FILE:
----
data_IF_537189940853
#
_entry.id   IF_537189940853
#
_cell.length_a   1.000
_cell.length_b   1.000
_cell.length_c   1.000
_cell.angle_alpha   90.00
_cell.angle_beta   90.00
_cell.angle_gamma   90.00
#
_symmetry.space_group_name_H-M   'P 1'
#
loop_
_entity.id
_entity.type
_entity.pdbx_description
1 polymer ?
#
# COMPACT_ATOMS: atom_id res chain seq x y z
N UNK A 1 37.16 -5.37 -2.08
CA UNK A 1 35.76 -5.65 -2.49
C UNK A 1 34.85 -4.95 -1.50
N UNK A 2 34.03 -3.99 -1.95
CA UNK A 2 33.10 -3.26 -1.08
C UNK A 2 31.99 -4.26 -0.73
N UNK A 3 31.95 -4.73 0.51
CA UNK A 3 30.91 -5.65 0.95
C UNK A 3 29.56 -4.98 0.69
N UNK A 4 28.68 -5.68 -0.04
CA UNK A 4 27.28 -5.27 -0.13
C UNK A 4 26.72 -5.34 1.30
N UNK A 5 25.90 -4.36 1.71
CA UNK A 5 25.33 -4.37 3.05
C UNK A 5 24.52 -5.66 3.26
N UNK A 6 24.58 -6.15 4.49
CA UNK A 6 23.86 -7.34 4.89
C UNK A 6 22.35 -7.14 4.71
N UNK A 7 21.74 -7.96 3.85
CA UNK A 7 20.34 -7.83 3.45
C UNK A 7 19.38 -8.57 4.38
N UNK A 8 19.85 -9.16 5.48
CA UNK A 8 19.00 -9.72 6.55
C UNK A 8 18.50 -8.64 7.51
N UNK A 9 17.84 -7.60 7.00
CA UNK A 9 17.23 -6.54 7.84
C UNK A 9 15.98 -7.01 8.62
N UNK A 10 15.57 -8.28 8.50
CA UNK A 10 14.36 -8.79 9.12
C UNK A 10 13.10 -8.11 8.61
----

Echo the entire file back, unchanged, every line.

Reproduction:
data_IF_537189940853
#
_entry.id   IF_537189940853
#
_cell.length_a   1.000
_cell.length_b   1.000
_cell.length_c   1.000
_cell.angle_alpha   90.00
_cell.angle_beta   90.00
_cell.angle_gamma   90.00
#
_symmetry.space_group_name_H-M   'P 1'
#
loop_
_entity.id
_entity.type
_entity.pdbx_description
1 polymer ?
#
# COMPACT_ATOMS: atom_id res chain seq x y z
N UNK A 1 37.16 -5.37 -2.08
CA UNK A 1 35.76 -5.65 -2.49
C UNK A 1 34.85 -4.95 -1.50
N UNK A 2 34.03 -3.99 -1.95
CA UNK A 2 33.10 -3.26 -1.08
C UNK A 2 31.99 -4.26 -0.73
N UNK A 3 31.95 -4.73 0.51
CA UNK A 3 30.91 -5.65 0.95
C UNK A 3 29.56 -4.98 0.69
N UNK A 4 28.68 -5.68 -0.04
CA UNK A 4 27.28 -5.27 -0.13
C UNK A 4 26.72 -5.34 1.30
N UNK A 5 25.90 -4.36 1.71
CA UNK A 5 25.33 -4.37 3.05
C UNK A 5 24.52 -5.66 3.26
N UNK A 6 24.58 -6.15 4.49
CA UNK A 6 23.86 -7.34 4.89
C UNK A 6 22.35 -7.14 4.71
N UNK A 7 21.74 -7.96 3.85
CA UNK A 7 20.34 -7.83 3.45
C UNK A 7 19.38 -8.57 4.38
N UNK A 8 19.85 -9.16 5.48
CA UNK A 8 19.00 -9.72 6.55
C UNK A 8 18.50 -8.64 7.51
N UNK A 9 17.84 -7.60 7.00
CA UNK A 9 17.23 -6.54 7.84
C UNK A 9 15.98 -7.01 8.62
N UNK A 10 15.57 -8.28 8.50
CA UNK A 10 14.36 -8.79 9.12
C UNK A 10 13.10 -8.11 8.61